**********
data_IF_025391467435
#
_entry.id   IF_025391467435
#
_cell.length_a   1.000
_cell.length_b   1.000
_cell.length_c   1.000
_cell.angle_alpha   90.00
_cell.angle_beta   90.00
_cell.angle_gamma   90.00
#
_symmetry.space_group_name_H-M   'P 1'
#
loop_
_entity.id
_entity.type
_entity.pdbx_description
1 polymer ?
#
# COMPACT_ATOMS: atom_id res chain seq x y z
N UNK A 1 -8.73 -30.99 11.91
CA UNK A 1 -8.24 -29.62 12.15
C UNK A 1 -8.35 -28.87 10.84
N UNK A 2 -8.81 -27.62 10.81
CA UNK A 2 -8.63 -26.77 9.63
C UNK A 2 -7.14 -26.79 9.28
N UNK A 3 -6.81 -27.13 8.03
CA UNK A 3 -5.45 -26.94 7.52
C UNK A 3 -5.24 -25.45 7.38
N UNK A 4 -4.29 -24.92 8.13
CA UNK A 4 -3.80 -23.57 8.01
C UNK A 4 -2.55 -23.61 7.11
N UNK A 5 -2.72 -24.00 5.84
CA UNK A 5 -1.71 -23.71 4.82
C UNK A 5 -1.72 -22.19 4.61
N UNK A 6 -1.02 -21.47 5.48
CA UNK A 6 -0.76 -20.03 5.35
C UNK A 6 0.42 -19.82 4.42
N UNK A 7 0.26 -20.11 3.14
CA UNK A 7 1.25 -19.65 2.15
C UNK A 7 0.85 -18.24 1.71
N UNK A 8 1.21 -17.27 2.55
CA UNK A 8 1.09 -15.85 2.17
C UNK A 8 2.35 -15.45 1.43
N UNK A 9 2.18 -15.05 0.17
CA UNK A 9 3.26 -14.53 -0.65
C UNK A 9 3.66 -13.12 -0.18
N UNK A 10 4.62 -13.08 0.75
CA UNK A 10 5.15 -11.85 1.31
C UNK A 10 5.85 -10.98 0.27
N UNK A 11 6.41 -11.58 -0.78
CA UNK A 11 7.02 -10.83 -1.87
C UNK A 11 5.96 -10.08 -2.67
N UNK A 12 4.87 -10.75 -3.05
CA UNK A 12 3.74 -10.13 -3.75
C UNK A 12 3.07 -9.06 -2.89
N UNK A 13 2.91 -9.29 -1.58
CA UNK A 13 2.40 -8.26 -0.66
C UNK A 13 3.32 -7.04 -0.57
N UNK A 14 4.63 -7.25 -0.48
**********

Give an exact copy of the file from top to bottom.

data_IF_025391467435
#
_entry.id   IF_025391467435
#
_cell.length_a   1.000
_cell.length_b   1.000
_cell.length_c   1.000
_cell.angle_alpha   90.00
_cell.angle_beta   90.00
_cell.angle_gamma   90.00
#
_symmetry.space_group_name_H-M   'P 1'
#
loop_
_entity.id
_entity.type
_entity.pdbx_description
1 polymer ?
#
# COMPACT_ATOMS: atom_id res chain seq x y z
N UNK A 1 -8.73 -30.99 11.91
CA UNK A 1 -8.24 -29.62 12.15
C UNK A 1 -8.35 -28.87 10.84
N UNK A 2 -8.81 -27.62 10.81
CA UNK A 2 -8.63 -26.77 9.63
C UNK A 2 -7.14 -26.79 9.28
N UNK A 3 -6.81 -27.13 8.03
CA UNK A 3 -5.45 -26.94 7.52
C UNK A 3 -5.24 -25.45 7.38
N UNK A 4 -4.29 -24.92 8.13
CA UNK A 4 -3.80 -23.57 8.01
C UNK A 4 -2.55 -23.61 7.11
N UNK A 5 -2.72 -24.00 5.84
CA UNK A 5 -1.71 -23.71 4.82
C UNK A 5 -1.72 -22.19 4.61
N UNK A 6 -1.02 -21.47 5.48
CA UNK A 6 -0.76 -20.03 5.35
C UNK A 6 0.42 -19.82 4.42
N UNK A 7 0.26 -20.11 3.14
CA UNK A 7 1.25 -19.65 2.15
C UNK A 7 0.85 -18.24 1.71
N UNK A 8 1.21 -17.27 2.55
CA UNK A 8 1.09 -15.85 2.17
C UNK A 8 2.35 -15.45 1.43
N UNK A 9 2.18 -15.05 0.17
CA UNK A 9 3.26 -14.53 -0.65
C UNK A 9 3.66 -13.12 -0.18
N UNK A 10 4.62 -13.08 0.75
CA UNK A 10 5.15 -11.85 1.31
C UNK A 10 5.85 -10.98 0.27
N UNK A 11 6.41 -11.58 -0.78
CA UNK A 11 7.02 -10.83 -1.87
C UNK A 11 5.96 -10.08 -2.67
N UNK A 12 4.87 -10.75 -3.05
CA UNK A 12 3.74 -10.13 -3.75
C UNK A 12 3.07 -9.06 -2.89
N UNK A 13 2.91 -9.29 -1.58
CA UNK A 13 2.40 -8.26 -0.66
C UNK A 13 3.32 -7.04 -0.57
N UNK A 14 4.63 -7.25 -0.48